At this point, there is the possibility we run into ourselves. We know so much more about the cosmos and the workings of creation than those of Job’s time. We are on the verge of making a new kind of computer that takes advantage of quantum mechanics, which explains the behavior of the smallest particles, which have interesting characteristics like ‘spooky’. We begin to think we can, or at least some people can fully grasp all the mysteries of creation. So, while creation, as described in Job, is certainly spectacular, it may not kindle the kind of trust for us as it did for the ancient students of Job (Mast).
But, we have a problem. The same physics that gives us quantum mechanics also reveals that what we can detect of the universe is about 5% of what is there. 95% of the universe is dark matter and dark energy, which have to be there to make the math of physics work, but we cannot detect it, or measure it, or know it in any way at all. So, maybe we are no so knowing as we might think. Maybe realizing we mostly grasp a tiny 5 percent of creation leaves room for a trust to emerge from the vast 95% mystery of creation that is both wild and beautiful, dangerous yet held within boundaries.
Last week we explored the power of God. It is not the power to move mountains or manipulate molecules creating or avoiding this or that event. The power of God is love. God’s reply to Job reveals a God who sings with such love that becomes such energy, that becomes such matter, both seen and unseen, that guarantees our existence. It is God’s love that is creating all that is, seen and unseen, beauty and chaos, light and darkness, known and unknown. It is God’s love that encloses the chaos, and the darkness. It is God’s love that limits the seeming randomness of life, not by controlling it, but by the loving presence that assures us that we are not alone; we never have been; we never will be.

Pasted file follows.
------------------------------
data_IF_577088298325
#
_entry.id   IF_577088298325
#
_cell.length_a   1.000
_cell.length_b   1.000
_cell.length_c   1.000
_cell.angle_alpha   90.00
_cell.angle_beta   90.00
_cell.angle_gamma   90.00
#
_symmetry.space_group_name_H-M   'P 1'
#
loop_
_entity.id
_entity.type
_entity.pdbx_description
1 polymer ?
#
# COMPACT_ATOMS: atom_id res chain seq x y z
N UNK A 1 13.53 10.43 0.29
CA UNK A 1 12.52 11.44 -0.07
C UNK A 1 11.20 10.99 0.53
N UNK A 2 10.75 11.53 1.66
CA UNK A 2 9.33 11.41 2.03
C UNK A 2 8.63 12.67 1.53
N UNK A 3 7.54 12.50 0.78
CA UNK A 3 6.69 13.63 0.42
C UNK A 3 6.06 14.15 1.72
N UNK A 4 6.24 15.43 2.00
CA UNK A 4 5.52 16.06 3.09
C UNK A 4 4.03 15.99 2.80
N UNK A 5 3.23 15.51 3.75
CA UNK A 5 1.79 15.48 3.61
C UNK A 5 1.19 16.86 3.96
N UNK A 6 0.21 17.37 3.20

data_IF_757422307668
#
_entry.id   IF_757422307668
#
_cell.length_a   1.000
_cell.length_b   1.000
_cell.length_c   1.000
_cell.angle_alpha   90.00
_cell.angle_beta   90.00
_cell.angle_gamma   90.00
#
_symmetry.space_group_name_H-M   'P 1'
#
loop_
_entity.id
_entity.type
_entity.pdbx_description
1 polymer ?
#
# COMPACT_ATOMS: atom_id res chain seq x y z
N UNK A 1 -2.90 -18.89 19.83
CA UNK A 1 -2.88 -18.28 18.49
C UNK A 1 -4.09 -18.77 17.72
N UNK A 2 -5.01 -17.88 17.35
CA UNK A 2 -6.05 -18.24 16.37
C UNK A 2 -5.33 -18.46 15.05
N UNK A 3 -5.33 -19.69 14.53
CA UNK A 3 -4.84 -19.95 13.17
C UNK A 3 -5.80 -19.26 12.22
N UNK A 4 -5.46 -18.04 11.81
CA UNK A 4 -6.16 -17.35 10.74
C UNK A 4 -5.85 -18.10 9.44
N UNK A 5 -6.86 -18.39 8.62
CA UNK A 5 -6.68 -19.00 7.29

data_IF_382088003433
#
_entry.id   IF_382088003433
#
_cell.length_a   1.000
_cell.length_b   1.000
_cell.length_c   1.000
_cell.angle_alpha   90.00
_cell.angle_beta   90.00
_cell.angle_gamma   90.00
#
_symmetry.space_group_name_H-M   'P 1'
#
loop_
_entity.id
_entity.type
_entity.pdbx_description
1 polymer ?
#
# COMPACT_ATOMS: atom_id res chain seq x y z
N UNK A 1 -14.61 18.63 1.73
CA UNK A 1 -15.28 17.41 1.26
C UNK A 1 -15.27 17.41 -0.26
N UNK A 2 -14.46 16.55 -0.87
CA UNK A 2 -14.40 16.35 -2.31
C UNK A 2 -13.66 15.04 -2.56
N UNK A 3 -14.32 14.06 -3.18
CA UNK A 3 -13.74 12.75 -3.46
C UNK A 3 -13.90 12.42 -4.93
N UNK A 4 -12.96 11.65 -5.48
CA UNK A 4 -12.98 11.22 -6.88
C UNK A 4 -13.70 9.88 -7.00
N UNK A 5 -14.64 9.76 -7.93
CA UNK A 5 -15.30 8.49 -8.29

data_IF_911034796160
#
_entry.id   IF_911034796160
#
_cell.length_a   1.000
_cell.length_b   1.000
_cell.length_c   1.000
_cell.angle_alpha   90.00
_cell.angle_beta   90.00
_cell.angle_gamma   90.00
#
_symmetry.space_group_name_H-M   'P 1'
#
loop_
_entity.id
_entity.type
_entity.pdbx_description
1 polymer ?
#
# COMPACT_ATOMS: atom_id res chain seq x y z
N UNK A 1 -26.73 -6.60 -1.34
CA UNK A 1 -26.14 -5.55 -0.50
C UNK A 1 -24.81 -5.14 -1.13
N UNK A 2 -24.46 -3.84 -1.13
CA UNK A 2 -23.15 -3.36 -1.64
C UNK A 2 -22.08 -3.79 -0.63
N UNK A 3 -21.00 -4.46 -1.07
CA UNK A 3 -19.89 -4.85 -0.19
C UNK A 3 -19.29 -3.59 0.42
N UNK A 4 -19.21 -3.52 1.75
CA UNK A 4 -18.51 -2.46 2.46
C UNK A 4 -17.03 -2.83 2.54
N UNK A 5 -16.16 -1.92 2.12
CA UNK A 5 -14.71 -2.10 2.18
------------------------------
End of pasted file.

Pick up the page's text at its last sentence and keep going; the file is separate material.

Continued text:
That love is present to us, That Love is present to C and C grieving the death of a loved one, is present to S, J, and S who justifiably wonder “What’s next?” is present to all who are experiencing their own version of Job’s “Why me?” experience. I do not, and I cannot know what difference this makes to those who suffer the hurts of slings and arrows but with all my heart and with all my soul I know it makes a difference. Such love may be like that 5% of the universe we can see, it is what we know, and it comforts us. Just perhaps such love is also like the 95% of the universe we cannot see, we can’t know it, it’s beyond understanding but it must be, because it shapes how we live, and move and have our being.
Epperly, Bruce. The Adventurous Lectionary. 21 10 2018. <http://www.patheos.com/blogs/livingaholyadventure/author/bruceepperly>.
Gaventa, Beverly Roberts and David Petersen. New Interpreter’s One Volume Commentary. Nashville, n.d.
Harrelson, Walter J. The New Interpreters’ Study Bible. Abingdon Press, 2003. E-book.
Keener, Craig and John Walton. NKJV Cultural Backgrounds Study Bible Notes. Nashville: Zondervan, 2017.
Mast, Stan. Job 38:1-7, (34-41). 21 10 2018. <http://cep.calvinseminary.edu/sermonstarters/>.
Newsom, Carol A. New Interpreters Bible, Book of Job. Ed. Leander E. Keck (NIBC). Vol. III. Nashville: Abingdon Press, 2015. X vols. Olive Tree App.
Sakenfeld, Katharine Doob. New Interpreter’s Dictionary of the Bible. Nashville: Abingdon, 2009.
Tucker, Jr., W. Dennis. 1 Samuel 3:1-10 [11-20]. 3 6 2018. <http://www.workingpreacher.org/>.